Sarah Williams – Okavango Delta, Botswana

Republished from our old site’s ‘information’ pages

Sarah Williams – Okavango Delta, Botswana

The Sitatunga Lives up to its Reputation!

Front of Mokoro, Sarah Williams – Okavango Delta, BotswanaAs we gently drifted towards our island camp, our mokoro poler introduced himself – his name was Ambulance! This, I was to learn, did not mean that he had experienced an awful accident at some point in his life but simply the fact that he was always out in front!!

Ambulance was the skilled poler of our mokoro; a traditional mode of transport for the BaYei people. This was to be our restful ‘punt style’ canoe during our time spent at Kanana Mokoro Trails deep in the Botswana Delta as we searched for the elusive Sitatunga.

Each morning we would set off early before the sun had had a chance to turn up the heat. We would make our way along narrow, boat wide channels in total silence as the Sitatunga has extraordinary hearing! But sitting quietly in a mokoro does give you the opportunity to closely observe your surroundings and be so much more aware of your environment…a bird call, a rustle in the bushes or a splash in the water all becomes magnified in the silence.

Colourful Reed Flora, Sarah Williams – Okavango Delta, Botswana

Surprisingly the delta is extraordinarily colourful, the reeds and papyrus providing so many different textures and shades of green and red, punctuated with delicate white and mauve water lilies. When the sun begins to set, a whole new colour palette magically appears.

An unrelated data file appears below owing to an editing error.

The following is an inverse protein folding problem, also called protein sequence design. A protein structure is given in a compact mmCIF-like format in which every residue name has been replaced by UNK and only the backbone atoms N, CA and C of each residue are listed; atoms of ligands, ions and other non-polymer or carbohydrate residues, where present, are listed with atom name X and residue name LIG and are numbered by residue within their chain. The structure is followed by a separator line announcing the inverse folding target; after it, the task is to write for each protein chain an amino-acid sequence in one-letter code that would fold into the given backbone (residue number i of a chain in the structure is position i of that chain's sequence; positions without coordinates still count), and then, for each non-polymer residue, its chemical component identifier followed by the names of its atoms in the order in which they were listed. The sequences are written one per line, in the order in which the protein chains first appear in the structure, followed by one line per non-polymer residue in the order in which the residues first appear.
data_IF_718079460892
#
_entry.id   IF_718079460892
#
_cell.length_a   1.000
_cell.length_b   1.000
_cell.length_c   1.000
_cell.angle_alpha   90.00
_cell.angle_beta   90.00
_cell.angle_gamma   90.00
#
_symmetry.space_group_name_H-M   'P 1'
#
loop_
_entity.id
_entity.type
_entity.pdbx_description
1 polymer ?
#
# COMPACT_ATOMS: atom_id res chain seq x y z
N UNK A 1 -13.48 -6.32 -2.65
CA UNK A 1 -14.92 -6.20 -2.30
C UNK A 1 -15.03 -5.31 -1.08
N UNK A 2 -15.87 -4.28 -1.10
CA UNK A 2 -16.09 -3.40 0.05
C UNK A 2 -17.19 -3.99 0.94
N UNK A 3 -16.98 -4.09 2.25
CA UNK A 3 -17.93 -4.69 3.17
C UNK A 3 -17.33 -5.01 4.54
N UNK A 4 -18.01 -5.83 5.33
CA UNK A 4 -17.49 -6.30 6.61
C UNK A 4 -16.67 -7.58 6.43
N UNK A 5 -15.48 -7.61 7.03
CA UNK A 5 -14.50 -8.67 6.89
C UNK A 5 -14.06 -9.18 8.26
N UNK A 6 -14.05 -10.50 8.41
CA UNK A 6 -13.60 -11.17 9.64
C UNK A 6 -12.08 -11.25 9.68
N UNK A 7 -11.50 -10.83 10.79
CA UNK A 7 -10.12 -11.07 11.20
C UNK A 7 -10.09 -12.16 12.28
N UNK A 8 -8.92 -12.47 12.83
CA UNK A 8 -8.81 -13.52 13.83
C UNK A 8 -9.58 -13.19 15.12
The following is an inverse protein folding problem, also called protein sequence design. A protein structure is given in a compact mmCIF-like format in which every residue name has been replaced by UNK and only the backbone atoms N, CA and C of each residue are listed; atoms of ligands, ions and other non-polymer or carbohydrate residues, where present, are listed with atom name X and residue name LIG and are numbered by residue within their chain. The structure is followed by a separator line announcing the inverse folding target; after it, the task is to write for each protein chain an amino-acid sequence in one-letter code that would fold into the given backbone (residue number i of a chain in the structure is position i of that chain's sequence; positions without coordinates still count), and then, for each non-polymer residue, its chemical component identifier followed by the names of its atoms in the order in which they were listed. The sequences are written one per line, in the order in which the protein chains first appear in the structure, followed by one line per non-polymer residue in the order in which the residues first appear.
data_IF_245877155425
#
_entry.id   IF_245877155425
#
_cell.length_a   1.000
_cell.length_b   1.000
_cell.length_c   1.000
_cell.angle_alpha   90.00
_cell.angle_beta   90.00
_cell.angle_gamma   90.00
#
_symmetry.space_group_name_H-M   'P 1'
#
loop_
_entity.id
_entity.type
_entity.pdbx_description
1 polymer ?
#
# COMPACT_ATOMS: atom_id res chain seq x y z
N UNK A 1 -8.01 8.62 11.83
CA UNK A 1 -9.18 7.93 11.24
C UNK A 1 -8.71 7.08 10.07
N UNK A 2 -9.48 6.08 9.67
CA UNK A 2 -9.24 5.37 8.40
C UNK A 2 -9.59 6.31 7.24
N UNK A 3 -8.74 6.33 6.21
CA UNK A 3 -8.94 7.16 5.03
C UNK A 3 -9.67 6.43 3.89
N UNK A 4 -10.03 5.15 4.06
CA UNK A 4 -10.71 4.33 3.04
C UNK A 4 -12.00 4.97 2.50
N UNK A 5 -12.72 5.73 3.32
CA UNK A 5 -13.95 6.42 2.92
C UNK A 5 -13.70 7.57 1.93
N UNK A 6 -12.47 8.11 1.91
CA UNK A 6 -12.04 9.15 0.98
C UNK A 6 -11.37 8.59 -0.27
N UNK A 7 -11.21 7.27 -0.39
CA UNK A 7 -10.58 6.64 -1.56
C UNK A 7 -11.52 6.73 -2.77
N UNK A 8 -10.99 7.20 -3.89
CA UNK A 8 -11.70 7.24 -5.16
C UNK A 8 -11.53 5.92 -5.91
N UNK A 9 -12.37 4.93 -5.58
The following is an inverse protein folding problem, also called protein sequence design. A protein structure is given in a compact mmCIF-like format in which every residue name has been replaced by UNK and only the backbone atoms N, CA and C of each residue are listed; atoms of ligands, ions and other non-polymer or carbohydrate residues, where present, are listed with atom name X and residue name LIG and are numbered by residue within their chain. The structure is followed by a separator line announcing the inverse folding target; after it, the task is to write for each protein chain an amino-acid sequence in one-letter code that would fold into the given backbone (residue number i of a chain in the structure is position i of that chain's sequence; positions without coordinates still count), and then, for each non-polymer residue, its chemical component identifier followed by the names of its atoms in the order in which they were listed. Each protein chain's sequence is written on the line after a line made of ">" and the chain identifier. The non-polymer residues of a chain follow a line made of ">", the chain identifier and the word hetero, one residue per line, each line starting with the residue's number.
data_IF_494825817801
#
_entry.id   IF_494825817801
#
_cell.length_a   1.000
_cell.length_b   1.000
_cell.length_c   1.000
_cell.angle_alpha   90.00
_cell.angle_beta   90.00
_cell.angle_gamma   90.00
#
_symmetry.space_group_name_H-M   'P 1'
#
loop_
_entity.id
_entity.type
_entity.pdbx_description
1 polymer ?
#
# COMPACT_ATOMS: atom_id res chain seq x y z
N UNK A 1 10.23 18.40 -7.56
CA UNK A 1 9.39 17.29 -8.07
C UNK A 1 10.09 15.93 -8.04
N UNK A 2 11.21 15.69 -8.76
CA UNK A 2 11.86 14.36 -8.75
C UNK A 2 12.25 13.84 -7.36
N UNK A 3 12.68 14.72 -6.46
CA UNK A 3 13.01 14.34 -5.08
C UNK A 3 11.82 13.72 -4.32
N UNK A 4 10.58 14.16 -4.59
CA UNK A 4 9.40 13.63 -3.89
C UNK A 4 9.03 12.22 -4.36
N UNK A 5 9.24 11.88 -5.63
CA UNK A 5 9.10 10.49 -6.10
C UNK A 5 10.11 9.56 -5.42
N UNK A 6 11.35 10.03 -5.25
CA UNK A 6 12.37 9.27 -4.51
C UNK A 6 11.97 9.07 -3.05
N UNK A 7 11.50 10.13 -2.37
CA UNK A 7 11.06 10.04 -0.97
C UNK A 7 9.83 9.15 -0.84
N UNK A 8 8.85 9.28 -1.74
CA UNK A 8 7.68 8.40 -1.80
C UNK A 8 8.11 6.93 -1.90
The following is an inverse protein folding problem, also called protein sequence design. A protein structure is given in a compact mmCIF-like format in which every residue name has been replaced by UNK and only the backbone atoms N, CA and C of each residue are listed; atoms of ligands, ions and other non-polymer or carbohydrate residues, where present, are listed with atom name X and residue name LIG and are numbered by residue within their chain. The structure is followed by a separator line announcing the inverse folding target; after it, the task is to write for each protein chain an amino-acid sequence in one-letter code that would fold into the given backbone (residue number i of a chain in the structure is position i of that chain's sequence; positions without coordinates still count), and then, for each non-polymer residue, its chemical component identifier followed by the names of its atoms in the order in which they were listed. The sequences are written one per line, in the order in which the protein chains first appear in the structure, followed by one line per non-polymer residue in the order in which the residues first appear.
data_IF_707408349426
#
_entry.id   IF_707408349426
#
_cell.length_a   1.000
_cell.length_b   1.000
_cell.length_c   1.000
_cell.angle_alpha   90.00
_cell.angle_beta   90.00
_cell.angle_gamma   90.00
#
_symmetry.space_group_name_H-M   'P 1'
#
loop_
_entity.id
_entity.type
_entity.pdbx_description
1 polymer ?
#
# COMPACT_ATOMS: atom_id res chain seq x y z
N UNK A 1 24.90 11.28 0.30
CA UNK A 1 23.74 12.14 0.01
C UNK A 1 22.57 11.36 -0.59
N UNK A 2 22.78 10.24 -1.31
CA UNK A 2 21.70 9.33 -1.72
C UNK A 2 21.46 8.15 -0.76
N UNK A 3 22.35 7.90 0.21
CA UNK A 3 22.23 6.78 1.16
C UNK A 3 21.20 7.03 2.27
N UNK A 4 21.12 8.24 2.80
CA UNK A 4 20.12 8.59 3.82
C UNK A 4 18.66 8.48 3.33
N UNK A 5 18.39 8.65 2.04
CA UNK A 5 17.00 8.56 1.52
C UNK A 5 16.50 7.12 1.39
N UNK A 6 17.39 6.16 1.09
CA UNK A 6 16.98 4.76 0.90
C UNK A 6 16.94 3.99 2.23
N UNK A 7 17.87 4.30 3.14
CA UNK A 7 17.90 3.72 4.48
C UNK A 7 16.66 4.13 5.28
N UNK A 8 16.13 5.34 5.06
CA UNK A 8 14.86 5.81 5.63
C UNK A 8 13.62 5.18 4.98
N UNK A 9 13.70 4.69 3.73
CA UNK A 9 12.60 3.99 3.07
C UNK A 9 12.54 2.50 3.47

We would travel along channels previously made by hippos or sometimes we would forge our own routes by tunnelling pathways through the reeds and papyrus. This meant that the person in front could not relax; instead they would have to thrust the reeds to one side in order to make room for the mokoro to pass. In the early morning the reeds would glisten with the webs of the Golden Orb Spiders and occasionally you would happen upon a delightful Painted Reed Frog. These small amphibians would change their colour from rust stripes to spots in a matter of minutes, in order to blend with their surroundings.

Pel Sarah Williams in the Okavango Delta, Botswana

We also came across larger mammals such as Red Lechwe and Elephants who happily munched away completely oblivious to our presence, which being in a mokoro affords you.

Despite the Wattled Crane being an endangered species, in the delta you regularly see pairs of these wetland dependant birds as well as colourful Bee Eaters and Kingfishers. A superb sighting was a Pel’s Fishing Owl who stared at us, with beautiful big blue eyes, from his lofty branch.

Sitatunga footprints, Sarah Williams – Okavango Delta, Botswana

But we were in the delta to search for the Sitatunga and this is their ideal location, the reeds provide a good supply of food, great cover and if discovered the Sitatunga are excellent swimmers, they can even hide submerged with only their nostrils showing! On one of the islands we were shown the distinct footprint of the Sitatunga with its unusual hoofs which are perfect for living in this watery environment.

If you are really patient you may be lucky enough to see a Sitatunga! We came very close… we first heard an unusual call in the distance, a kind of deep cough. As we got closer to the location of the sound we heard movement within an area of particularly thick reed and although Ambulance tried to manoeuvre us into a position to observe this shy creature, we had to accept that the Sitatunga had lived up to its reputation of being the most elusive of the antelope species!

Click here for details of our Botswana itineraries.

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